Earlier today, Yahoo said it had hired high-profile beauty entrepreneur Bobbi Brown, who created Bobbi Brown Cosmetics, to be editor in chief of its beauty site.
Leaving aside the unusual conflict of interest in naming a top editorial leader who has a very big self-interest in selling makeup to consumers — I am only leaving it aside since the Silicon Valley Internet giant has its CMO, Kathy Savitt, as head of media, so all bets are off — many execs inside Yahoo immediately pinged me with an obviously thorny issue.
Which is: Several of Yahoo’s big advertisers are competitive with Bobbi Brown Cosmetics, which has been owned for some time by another beauty giant, Estée Lauder Companies. According to her website, “Bobbi Brown retains creative control of the brand.”
Let’s be clear — the intersection of beauty magazines and beauty companies has been rather fuzzy line for a long time. Still, business is business.
Those major Yahoo advertisers include France’s L’Oréal Group, Procter & Gamble and Unilever. Yahoo even touts those brands on its advertising site, such as a recent P&G campaign. The consumer goods giant, which owns CoverGirl, is one of Yahoo’s biggest advertisers.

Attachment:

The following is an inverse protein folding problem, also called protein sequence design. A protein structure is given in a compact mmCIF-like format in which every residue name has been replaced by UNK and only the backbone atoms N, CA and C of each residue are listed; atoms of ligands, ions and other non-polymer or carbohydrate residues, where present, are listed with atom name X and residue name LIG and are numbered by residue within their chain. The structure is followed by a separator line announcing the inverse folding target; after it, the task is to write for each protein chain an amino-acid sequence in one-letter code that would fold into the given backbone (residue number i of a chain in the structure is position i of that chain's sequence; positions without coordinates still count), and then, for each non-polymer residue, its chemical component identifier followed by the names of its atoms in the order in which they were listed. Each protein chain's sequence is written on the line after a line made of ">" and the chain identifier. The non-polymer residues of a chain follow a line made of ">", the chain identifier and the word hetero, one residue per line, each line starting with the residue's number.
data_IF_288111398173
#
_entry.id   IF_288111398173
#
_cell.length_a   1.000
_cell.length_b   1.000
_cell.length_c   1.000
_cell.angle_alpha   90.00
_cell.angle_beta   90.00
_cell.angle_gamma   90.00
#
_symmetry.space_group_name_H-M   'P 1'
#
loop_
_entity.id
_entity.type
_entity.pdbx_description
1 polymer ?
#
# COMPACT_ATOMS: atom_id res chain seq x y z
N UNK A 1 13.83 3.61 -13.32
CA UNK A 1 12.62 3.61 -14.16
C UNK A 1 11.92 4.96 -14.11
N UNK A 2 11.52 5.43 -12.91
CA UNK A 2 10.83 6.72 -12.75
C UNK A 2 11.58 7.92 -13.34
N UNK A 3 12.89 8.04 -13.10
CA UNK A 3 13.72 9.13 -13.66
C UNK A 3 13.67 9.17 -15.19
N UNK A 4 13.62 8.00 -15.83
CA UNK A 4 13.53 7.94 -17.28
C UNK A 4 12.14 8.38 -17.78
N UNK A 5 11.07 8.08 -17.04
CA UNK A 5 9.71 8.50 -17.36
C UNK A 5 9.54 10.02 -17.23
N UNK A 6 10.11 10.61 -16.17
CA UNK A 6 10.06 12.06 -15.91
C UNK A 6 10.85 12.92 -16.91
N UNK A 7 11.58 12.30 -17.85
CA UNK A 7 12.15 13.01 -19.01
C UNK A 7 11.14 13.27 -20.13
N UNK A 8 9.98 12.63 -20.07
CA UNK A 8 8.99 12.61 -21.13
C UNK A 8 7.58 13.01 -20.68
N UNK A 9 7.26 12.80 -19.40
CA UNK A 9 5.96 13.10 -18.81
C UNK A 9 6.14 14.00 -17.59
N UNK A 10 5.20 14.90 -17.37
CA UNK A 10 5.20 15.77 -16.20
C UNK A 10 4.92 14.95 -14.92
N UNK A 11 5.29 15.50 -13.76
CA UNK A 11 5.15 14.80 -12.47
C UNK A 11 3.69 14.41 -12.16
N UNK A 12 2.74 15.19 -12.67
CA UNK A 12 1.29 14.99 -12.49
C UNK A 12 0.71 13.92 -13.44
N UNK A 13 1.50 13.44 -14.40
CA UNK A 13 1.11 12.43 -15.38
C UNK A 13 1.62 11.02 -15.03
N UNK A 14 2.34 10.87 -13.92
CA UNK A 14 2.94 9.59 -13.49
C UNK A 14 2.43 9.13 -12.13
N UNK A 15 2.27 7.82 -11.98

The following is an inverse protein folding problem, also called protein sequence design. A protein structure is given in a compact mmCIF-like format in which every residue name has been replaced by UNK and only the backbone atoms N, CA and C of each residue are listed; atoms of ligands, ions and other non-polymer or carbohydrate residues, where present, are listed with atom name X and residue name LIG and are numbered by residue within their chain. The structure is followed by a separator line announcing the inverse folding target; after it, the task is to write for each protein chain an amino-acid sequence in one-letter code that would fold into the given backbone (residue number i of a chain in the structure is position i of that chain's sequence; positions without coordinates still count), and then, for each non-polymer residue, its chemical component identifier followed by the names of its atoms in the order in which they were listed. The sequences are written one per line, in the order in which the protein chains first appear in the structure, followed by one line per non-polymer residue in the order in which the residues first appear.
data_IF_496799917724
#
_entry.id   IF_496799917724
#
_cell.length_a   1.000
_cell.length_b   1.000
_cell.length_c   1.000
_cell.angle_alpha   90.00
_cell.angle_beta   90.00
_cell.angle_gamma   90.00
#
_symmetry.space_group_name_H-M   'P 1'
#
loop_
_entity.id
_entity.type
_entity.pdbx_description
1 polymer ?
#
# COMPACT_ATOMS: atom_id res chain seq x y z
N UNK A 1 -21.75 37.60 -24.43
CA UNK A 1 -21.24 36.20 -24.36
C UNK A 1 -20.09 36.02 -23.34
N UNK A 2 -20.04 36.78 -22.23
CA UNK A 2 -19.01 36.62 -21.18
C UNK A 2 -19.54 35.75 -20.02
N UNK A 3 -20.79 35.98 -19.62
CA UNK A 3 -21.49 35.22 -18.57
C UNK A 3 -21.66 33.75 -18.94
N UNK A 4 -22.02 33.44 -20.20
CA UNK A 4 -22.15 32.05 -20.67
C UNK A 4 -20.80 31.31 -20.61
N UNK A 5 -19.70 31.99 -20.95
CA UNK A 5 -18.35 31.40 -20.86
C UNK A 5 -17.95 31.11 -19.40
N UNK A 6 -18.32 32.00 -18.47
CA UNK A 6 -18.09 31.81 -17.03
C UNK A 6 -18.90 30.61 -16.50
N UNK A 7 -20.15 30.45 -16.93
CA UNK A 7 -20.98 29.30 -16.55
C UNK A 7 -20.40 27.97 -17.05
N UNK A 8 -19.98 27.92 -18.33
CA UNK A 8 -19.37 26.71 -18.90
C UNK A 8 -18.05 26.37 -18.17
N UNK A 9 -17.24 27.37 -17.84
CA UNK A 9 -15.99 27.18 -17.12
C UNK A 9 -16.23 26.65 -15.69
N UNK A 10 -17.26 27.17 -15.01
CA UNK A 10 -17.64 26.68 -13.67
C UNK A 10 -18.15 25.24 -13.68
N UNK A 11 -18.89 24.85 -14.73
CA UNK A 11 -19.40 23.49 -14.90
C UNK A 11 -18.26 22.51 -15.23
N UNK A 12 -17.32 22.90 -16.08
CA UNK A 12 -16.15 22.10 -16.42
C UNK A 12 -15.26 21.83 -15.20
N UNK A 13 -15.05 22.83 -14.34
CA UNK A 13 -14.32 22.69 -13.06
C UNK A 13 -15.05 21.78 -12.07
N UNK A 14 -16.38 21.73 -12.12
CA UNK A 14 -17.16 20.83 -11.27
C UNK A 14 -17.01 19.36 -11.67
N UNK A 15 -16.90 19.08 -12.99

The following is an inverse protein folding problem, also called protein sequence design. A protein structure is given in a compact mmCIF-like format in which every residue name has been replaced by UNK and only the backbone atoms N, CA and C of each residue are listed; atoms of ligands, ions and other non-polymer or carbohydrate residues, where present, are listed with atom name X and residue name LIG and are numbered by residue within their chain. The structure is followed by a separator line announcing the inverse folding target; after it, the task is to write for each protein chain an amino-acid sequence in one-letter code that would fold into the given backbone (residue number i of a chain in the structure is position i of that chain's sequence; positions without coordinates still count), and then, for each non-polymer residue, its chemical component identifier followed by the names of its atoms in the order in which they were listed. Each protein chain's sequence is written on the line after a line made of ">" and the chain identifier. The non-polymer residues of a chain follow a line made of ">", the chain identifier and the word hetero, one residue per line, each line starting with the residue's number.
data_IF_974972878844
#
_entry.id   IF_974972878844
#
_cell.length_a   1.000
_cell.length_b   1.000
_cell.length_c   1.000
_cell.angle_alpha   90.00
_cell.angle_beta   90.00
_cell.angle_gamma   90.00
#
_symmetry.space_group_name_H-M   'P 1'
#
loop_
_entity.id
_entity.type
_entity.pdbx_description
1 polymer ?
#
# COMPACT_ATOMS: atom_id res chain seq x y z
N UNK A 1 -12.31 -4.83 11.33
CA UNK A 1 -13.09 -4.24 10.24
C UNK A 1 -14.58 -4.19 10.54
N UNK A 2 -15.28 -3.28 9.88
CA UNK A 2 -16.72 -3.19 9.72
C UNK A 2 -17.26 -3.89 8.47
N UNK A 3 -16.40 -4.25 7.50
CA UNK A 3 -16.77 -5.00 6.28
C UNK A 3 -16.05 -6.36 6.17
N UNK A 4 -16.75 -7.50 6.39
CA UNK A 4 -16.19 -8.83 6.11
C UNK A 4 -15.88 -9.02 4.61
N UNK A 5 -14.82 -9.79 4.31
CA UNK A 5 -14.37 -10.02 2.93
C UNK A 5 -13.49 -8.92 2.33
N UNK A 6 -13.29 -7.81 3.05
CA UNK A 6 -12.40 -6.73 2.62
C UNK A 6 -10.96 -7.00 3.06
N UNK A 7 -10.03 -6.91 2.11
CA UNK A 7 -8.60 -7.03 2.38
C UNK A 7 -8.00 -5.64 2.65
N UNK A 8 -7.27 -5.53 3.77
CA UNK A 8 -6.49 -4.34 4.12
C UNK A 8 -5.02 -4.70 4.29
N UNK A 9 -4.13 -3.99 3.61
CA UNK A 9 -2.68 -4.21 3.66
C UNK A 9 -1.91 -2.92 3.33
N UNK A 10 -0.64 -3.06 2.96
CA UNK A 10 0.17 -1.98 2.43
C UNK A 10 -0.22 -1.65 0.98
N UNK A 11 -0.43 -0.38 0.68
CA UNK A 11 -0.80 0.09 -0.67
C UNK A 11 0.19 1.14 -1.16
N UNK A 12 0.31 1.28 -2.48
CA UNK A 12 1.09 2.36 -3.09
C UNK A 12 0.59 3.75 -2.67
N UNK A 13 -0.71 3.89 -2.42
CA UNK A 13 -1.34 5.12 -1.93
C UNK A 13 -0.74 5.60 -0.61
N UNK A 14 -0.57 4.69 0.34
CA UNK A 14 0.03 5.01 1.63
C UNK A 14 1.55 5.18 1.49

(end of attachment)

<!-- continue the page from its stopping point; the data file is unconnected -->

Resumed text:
I have reached out to these Yahoo advertisers for comment. Some inside the company’s sales organization said they were caught by surprise by the announcement, and were not very happy about it.
Apparently, the deal to bring in Brown was led primarily by Savitt and also CEO Marissa Mayer, who were apparently attracted to Brown’s star wattage. A prolific writer of beauty books, Brown does does regular segments on television, and is a clear fashion star.
In its posting on the appointment, Yahoo said Brown “will lead editorial direction, original content and the expansion and re-imagination” of the beauty site. Brown, who will keep her job at the cosmetics company, said, in part: “Beauty is not just about makeup, it’s about lifestyle and confidence.”
However Yahoo manages to assuage advertisers who might be irked, the Brown move is part of a plan to shutter its longtime and massive women-focused content site Shine, and to chop it all up and relaunch a series of online lifestyle “magazines.”
The plan includes the hiring of a number of glossy editors, such as former New York Times tech reviewer David Pogue to run Yahoo Tech, and Paula Froelich, the former high-profile “Page Six” editor, to be Yahoo Travel editor.
Both come, of course, from the edit side — Brown, in even the nicest interpretation of her career, straddles that divide.
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